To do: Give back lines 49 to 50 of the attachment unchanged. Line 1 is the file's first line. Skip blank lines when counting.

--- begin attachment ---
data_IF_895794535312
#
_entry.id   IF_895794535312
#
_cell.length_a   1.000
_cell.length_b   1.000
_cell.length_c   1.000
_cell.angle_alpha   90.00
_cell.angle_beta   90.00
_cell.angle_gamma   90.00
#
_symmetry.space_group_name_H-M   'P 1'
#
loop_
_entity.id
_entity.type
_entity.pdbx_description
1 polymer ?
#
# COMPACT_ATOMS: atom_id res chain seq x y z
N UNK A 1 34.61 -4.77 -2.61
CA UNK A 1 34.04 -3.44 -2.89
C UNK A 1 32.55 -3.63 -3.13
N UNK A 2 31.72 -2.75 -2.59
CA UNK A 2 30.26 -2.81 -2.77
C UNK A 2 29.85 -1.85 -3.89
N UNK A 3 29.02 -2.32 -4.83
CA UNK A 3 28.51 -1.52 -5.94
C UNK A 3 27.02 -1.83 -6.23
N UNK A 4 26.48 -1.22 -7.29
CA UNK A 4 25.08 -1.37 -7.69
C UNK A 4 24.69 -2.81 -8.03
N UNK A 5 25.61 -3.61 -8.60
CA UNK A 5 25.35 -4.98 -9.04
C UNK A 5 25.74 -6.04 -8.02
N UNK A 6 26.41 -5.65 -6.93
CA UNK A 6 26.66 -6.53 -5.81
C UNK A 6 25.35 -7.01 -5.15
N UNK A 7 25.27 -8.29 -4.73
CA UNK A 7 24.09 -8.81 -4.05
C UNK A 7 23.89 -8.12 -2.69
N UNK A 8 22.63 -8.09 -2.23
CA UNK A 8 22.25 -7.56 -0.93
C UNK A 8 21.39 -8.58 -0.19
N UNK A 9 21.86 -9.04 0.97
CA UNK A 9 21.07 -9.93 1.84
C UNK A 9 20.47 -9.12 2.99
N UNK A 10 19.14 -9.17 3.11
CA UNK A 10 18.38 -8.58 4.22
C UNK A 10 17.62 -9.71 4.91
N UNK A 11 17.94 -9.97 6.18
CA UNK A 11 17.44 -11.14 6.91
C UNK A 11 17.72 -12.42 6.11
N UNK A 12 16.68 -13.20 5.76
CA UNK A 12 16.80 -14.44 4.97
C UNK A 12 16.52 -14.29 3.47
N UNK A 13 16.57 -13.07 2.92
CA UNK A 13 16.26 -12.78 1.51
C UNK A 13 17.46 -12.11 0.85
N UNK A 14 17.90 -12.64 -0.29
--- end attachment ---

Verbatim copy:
CA UNK A 10 18.38 -8.58 4.22
C UNK A 10 17.62 -9.71 4.91